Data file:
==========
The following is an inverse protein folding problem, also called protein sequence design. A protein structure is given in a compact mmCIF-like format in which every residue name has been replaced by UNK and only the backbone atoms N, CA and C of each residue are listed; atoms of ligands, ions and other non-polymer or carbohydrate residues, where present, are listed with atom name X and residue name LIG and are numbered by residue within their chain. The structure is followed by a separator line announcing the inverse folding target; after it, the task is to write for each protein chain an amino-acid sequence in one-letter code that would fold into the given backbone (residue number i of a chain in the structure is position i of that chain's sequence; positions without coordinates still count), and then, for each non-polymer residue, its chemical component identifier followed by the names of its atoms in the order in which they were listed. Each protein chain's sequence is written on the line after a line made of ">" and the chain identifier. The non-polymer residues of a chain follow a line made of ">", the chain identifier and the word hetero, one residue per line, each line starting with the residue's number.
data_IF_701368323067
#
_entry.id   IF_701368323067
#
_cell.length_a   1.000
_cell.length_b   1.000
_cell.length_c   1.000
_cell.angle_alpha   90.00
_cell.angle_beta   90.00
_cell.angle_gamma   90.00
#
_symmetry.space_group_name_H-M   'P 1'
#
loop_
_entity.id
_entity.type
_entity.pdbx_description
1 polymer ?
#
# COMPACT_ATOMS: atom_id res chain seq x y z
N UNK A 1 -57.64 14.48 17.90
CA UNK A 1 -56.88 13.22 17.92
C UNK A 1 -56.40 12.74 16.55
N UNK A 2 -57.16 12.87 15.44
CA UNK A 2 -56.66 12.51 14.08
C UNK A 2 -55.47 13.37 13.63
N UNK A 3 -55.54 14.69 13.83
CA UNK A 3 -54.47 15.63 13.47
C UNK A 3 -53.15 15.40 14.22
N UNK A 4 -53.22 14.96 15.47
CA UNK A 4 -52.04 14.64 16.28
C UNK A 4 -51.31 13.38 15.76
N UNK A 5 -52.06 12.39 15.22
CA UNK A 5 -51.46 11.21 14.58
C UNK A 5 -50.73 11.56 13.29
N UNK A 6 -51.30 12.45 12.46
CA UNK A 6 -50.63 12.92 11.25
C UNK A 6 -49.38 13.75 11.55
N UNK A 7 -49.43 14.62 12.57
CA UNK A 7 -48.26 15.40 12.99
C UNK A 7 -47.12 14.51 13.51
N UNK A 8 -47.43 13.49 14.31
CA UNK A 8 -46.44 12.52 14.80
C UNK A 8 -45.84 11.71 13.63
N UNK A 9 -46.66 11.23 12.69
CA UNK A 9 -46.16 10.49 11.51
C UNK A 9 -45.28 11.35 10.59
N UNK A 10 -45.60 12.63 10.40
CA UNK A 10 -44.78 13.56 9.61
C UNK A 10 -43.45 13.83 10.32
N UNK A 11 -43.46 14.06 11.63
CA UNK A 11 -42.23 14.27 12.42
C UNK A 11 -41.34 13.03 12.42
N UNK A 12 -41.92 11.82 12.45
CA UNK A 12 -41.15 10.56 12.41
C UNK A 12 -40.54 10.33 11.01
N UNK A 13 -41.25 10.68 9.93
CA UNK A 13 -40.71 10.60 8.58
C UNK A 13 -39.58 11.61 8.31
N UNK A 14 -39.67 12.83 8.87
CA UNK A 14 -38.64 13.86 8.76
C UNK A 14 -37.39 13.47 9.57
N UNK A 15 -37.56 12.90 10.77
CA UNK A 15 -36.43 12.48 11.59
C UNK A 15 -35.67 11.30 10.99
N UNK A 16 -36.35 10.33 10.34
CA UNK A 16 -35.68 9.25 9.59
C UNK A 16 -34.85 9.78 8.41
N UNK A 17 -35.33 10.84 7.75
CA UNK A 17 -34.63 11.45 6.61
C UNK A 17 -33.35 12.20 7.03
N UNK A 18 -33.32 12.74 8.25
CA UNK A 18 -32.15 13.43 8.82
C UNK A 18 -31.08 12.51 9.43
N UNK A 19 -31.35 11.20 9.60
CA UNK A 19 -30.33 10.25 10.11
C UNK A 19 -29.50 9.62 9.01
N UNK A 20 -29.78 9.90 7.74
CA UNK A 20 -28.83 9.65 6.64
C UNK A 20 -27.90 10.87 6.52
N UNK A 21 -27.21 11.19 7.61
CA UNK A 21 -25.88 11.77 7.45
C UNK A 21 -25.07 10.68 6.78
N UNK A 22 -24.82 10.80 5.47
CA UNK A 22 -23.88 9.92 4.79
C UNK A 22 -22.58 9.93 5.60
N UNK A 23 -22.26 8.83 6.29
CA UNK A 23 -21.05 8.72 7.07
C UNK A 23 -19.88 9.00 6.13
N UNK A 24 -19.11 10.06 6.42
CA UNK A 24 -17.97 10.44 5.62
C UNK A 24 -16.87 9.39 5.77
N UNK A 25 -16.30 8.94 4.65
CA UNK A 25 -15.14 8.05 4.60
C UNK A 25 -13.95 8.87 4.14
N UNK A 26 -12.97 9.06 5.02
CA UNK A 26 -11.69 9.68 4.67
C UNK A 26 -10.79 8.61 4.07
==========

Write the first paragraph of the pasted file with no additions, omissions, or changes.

The following is an inverse protein folding problem, also called protein sequence design. A protein structure is given in a compact mmCIF-like format in which every residue name has been replaced by UNK and only the backbone atoms N, CA and C of each residue are listed; atoms of ligands, ions and other non-polymer or carbohydrate residues, where present, are listed with atom name X and residue name LIG and are numbered by residue within their chain. The structure is followed by a separator line announcing the inverse folding target; after it, the task is to write for each protein chain an amino-acid sequence in one-letter code that would fold into the given backbone (residue number i of a chain in the structure is position i of that chain's sequence; positions without coordinates still count), and then, for each non-polymer residue, its chemical component identifier followed by the names of its atoms in the order in which they were listed. Each protein chain's sequence is written on the line after a line made of ">" and the chain identifier. The non-polymer residues of a chain follow a line made of ">", the chain identifier and the word hetero, one residue per line, each line starting with the residue's number.